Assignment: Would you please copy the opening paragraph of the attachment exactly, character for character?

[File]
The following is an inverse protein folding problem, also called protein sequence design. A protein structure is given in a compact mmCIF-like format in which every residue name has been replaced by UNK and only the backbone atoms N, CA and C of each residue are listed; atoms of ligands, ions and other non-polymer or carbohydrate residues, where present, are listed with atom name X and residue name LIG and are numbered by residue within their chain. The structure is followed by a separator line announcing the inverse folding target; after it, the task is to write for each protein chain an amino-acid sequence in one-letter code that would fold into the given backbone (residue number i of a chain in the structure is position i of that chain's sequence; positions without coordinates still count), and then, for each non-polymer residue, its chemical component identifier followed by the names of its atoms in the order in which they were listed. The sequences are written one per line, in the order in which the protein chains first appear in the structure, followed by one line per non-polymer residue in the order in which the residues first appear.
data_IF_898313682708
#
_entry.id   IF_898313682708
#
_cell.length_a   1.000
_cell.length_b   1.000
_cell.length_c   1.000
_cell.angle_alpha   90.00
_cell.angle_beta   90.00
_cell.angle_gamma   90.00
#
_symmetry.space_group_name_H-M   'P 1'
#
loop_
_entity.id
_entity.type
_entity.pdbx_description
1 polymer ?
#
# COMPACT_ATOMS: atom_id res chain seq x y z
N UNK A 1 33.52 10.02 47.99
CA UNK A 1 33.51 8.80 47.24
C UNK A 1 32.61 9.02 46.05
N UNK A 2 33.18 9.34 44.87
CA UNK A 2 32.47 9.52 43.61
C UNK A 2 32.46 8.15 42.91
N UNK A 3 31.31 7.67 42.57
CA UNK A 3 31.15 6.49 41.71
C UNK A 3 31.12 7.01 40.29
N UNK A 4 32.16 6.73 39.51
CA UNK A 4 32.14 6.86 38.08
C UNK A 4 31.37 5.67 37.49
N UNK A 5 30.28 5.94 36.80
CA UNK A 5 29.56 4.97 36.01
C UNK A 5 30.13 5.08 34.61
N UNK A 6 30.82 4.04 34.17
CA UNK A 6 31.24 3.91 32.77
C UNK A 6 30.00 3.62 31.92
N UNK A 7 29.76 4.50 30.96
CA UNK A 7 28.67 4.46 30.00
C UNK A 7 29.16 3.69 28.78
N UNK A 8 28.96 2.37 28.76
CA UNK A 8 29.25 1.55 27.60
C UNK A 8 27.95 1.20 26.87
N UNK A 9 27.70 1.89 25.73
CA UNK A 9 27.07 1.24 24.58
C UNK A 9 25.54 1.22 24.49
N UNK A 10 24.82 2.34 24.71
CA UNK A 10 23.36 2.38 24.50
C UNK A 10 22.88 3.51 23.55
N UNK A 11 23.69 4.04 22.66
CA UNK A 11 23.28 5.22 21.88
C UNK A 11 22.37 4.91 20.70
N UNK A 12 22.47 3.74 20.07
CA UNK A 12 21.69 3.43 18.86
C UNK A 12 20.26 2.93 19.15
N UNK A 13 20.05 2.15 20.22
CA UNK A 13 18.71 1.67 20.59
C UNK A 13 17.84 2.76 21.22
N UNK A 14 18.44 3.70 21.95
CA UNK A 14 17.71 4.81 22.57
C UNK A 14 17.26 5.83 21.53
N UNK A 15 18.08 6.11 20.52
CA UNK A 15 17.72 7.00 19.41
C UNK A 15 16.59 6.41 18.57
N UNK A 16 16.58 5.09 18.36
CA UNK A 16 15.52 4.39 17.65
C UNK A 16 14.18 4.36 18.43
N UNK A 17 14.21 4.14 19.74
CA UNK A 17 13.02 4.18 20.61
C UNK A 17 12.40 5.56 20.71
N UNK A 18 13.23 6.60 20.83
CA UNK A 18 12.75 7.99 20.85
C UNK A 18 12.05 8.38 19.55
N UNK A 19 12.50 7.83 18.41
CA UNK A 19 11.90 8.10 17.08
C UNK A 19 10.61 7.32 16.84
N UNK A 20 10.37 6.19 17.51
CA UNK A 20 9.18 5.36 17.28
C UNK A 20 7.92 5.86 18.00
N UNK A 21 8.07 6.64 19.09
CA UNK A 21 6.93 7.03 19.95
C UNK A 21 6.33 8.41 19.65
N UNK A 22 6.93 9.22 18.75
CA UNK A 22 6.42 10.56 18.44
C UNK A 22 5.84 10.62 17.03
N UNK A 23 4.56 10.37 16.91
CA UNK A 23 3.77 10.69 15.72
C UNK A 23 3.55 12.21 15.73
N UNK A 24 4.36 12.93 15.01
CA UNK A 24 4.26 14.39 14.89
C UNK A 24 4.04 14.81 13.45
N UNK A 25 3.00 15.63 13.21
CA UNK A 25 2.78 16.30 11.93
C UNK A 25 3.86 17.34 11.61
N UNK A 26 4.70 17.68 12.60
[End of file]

The following is an inverse protein folding problem, also called protein sequence design. A protein structure is given in a compact mmCIF-like format in which every residue name has been replaced by UNK and only the backbone atoms N, CA and C of each residue are listed; atoms of ligands, ions and other non-polymer or carbohydrate residues, where present, are listed with atom name X and residue name LIG and are numbered by residue within their chain. The structure is followed by a separator line announcing the inverse folding target; after it, the task is to write for each protein chain an amino-acid sequence in one-letter code that would fold into the given backbone (residue number i of a chain in the structure is position i of that chain's sequence; positions without coordinates still count), and then, for each non-polymer residue, its chemical component identifier followed by the names of its atoms in the order in which they were listed. The sequences are written one per line, in the order in which the protein chains first appear in the structure, followed by one line per non-polymer residue in the order in which the residues first appear.